New School Metal Inspired by Classic Old School, Archer is the Next Generation of Scorching Hard Rock

It’s about time.  After the calculated hair band years, followed by dour grunge, then formulaic emo-screamo, true metal is back, led by a new generation of hard rockers, with Santa Cruz’s Archer at the forefront.

Formed earlier this decade, this real deal power trio features singer-guitarist Dylan, bassist Isaiah and drummer Jimmy, unleashing full fury and cathartic celebration with raw gusto combined with ever-growing musicianship on stage. 

The young outfit has already earned Best Local Band honors in 2008 as well as the Metro Santa Cruz Goldies Award, as the newspaper proclaimed, “Archer could realistically incite the attention of a major record label and subsequently become objects of a renewed interest in classic metal.”

Radio is raving as well: Kenny Allen, Program Director at KHIP-FM (104.3 The Hippo) in Monterey, Calif. said, “If you want to see what a real rock show looks like, check out Archer…a trio of talent that will rock your world!”  European press is also taking notice and Heavy-Metal-Rock magazineÂ’s site said, “This exceptional band shows in an impressive way how to combine traditional heavy-metal with modern influences; their music is loaded with brilliant ideas.”

Both Dylan and Isaiah come from musical families:  Dylan’s father is a former musician in the guitar industry while Isaiah’s father, Vince Black, is a world-renowned reggae guitarist with punk credentials as well and introduced his son to music at an early age. “We really grew up with music,” Dylan says. “I got sucked in when I was about 11 and started playing guitar.”


Archer had its beginnings when Dylan and Isaiah were in high school, forming a group that mostly played cover songs of their heroes, including Black Sabbath, Jimi Hendrix and Van Halen – band’s Archer still covers with full exuberance during their more extended shows.

Initially, another singer was involved, but with his departure, Dylan stepped up to the mike. “We really forced him to sing,” Isaiah says. “When I tried to sing, I sounded like a pre-pubescent boy; Dylan had the best voice for it and he keeps getting better and better”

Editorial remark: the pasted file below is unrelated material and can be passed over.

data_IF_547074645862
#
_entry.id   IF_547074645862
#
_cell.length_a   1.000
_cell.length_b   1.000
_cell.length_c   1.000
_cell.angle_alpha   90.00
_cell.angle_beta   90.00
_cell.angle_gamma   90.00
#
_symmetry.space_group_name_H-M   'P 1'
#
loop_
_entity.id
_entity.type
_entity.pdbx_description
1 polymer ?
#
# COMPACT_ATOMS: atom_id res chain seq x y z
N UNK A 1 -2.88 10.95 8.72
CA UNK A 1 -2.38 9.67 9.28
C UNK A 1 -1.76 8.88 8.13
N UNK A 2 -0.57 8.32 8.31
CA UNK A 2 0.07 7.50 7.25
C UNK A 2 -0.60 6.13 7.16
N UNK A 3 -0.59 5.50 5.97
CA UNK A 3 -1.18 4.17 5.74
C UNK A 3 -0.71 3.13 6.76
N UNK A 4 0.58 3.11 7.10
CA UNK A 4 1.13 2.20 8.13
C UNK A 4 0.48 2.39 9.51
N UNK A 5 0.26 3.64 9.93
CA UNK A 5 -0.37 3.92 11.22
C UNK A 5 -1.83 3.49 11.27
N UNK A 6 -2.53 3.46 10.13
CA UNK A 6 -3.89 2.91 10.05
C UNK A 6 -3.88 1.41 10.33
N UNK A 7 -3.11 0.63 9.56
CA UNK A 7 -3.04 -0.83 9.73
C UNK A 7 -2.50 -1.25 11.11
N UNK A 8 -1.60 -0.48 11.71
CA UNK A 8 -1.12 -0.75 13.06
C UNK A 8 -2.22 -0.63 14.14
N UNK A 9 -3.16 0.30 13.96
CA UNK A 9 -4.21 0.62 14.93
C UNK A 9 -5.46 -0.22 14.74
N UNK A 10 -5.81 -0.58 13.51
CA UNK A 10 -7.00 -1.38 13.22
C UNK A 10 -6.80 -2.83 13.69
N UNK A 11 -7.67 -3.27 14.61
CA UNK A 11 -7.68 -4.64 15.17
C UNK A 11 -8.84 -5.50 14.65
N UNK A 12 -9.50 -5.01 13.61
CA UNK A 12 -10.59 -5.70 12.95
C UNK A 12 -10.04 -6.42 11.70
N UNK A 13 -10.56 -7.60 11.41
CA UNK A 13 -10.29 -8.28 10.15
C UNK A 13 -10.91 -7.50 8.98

Archer’s debut album Doom$day Profit$ is a genuine tour-de-force, rich with powerful songs imbued with that essential combination of brain-burrowing melodies, ripping riffs, pulsing basslines, tsunami drums and grab-by-the-throat vocals.  Citing influences that include Ozzy and Sabbath, Iron Maiden, Metallica and other legendary names, the group sums it up on their myspace page (myspace.com/archer) as “Shred Zeppelin!”

Archer studio finesse and stage prowess has already led to endorsement partnerships with major music companies, including Epiphone guitars, Gibson strings and Steph straps.  The group is already receiving global attention, from the Tokyo guitar show in Japan to invitations to play at the Sweden Rock and Bang Your Head festivals.

As songwriters, the band shows incredible maturity for a new outfit. On the album, there’s darkness and light with both probing and playful moments, from the evocative then, full-bore “Man Who Knows All” to the hammering yet sly “Brewtality” and grinding witchery of  “Van Salem.”

“Songs are a group effort in the end,” Dylan says. “Isaiah and I will write a riff, usually the lyrics come second, though every once in a while we’ll come up with cool phrase or lyric and then jump off of that. Isaiah and I have found it’s best to work wide open. There’s no ‘I wrote this, I wrote that.’”

“It’s not like Megadeth with a lead singer-guitar player coming in with every single tune,” Isaiah says.  “Some songs will go in with one riff or idea or tempo and just go off from there.  With a song like “Trusting in Faith,” Dylan came in with the bulk of the song finished and we filled in the gaps. Each song has its own personality.”